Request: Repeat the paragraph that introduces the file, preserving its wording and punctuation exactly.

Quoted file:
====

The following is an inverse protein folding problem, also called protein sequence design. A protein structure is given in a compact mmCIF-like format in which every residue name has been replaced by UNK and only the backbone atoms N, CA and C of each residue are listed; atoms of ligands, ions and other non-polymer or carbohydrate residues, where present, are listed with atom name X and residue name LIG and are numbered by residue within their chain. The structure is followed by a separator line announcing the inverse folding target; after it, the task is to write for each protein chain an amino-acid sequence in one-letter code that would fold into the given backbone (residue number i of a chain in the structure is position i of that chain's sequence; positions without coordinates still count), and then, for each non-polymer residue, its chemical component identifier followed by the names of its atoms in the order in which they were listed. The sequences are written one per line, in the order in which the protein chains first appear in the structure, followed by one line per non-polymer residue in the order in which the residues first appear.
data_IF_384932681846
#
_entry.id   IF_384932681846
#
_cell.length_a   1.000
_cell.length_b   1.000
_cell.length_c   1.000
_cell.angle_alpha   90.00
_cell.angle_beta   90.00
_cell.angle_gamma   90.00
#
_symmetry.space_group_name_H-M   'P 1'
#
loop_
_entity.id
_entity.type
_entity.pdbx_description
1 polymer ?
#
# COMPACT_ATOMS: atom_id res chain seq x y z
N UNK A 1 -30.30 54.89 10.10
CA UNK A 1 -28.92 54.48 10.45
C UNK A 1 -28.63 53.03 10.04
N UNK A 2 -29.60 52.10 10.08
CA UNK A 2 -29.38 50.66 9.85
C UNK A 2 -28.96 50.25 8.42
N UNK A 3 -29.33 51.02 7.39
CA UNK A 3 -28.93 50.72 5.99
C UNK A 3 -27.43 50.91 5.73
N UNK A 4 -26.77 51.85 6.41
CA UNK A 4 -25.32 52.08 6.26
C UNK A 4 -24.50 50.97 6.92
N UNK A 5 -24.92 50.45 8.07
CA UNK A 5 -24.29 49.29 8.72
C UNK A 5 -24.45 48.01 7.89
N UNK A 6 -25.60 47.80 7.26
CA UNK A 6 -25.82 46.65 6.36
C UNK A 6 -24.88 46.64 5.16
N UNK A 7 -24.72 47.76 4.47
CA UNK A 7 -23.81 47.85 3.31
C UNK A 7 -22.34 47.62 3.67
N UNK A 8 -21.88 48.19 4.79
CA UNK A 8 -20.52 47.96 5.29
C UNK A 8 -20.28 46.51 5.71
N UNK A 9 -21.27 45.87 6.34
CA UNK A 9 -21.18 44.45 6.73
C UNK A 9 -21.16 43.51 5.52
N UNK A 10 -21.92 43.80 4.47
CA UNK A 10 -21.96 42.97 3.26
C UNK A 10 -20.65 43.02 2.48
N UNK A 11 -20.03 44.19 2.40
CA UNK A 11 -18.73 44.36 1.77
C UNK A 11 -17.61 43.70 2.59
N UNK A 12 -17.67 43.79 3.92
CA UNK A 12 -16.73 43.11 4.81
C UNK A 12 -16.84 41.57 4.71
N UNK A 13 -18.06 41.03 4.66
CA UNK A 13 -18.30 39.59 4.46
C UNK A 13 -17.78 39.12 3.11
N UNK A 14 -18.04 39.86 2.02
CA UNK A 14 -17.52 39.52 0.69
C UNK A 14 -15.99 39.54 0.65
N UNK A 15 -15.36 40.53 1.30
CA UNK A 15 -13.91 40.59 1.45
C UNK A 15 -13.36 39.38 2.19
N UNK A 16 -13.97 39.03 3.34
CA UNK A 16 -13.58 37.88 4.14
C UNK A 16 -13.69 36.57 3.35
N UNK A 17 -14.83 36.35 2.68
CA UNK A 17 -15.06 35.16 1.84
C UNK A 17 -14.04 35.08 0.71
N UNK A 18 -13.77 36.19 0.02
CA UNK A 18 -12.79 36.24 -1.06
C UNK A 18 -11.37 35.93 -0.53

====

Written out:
The following is an inverse protein folding problem, also called protein sequence design. A protein structure is given in a compact mmCIF-like format in which every residue name has been replaced by UNK and only the backbone atoms N, CA and C of each residue are listed; atoms of ligands, ions and other non-polymer or carbohydrate residues, where present, are listed with atom name X and residue name LIG and are numbered by residue within their chain. The structure is followed by a separator line announcing the inverse folding target; after it, the task is to write for each protein chain an amino-acid sequence in one-letter code that would fold into the given backbone (residue number i of a chain in the structure is position i of that chain's sequence; positions without coordinates still count), and then, for each non-polymer residue, its chemical component identifier followed by the names of its atoms in the order in which they were listed. The sequences are written one per line, in the order in which the protein chains first appear in the structure, followed by one line per non-polymer residue in the order in which the residues first appear.